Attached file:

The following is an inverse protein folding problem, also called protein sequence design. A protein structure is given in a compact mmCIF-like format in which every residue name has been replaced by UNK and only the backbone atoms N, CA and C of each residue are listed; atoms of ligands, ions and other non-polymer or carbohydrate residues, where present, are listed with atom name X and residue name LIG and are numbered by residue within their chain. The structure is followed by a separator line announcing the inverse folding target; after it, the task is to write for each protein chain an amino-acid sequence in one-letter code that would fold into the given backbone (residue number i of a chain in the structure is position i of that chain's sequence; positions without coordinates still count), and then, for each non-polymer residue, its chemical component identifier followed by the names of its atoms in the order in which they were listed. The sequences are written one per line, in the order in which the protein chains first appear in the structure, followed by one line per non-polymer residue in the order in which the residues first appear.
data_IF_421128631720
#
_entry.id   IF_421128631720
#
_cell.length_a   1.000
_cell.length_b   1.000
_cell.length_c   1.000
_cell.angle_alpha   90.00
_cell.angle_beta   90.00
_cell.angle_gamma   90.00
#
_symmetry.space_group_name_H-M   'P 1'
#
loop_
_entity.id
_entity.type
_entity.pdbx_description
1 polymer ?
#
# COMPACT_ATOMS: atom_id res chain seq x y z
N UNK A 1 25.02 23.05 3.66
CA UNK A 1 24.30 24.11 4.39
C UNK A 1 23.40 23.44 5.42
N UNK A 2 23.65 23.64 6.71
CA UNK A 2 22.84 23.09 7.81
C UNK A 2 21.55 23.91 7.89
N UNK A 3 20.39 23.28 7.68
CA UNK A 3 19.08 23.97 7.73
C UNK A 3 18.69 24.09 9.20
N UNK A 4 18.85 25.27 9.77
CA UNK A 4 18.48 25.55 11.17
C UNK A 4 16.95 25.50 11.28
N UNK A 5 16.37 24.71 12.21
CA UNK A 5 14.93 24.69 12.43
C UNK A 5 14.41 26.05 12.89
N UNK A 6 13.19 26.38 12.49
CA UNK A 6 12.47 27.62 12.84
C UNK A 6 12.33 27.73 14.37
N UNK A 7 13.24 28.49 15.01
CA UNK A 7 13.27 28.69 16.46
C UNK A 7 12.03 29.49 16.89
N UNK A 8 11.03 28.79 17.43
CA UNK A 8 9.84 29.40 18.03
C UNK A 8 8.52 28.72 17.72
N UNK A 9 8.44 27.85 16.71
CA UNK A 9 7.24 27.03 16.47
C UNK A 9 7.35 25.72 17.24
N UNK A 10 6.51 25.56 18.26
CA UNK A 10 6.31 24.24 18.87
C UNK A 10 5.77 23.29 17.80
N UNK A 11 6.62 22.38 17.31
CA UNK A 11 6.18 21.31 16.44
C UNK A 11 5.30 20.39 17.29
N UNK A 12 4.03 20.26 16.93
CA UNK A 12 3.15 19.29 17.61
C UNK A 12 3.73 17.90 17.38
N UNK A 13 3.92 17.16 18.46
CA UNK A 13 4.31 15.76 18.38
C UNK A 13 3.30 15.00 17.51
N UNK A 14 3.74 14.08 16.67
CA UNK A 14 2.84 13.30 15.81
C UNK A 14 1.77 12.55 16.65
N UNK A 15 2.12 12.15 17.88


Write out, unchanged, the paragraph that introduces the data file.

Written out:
The following is an inverse protein folding problem, also called protein sequence design. A protein structure is given in a compact mmCIF-like format in which every residue name has been replaced by UNK and only the backbone atoms N, CA and C of each residue are listed; atoms of ligands, ions and other non-polymer or carbohydrate residues, where present, are listed with atom name X and residue name LIG and are numbered by residue within their chain. The structure is followed by a separator line announcing the inverse folding target; after it, the task is to write for each protein chain an amino-acid sequence in one-letter code that would fold into the given backbone (residue number i of a chain in the structure is position i of that chain's sequence; positions without coordinates still count), and then, for each non-polymer residue, its chemical component identifier followed by the names of its atoms in the order in which they were listed. The sequences are written one per line, in the order in which the protein chains first appear in the structure, followed by one line per non-polymer residue in the order in which the residues first appear.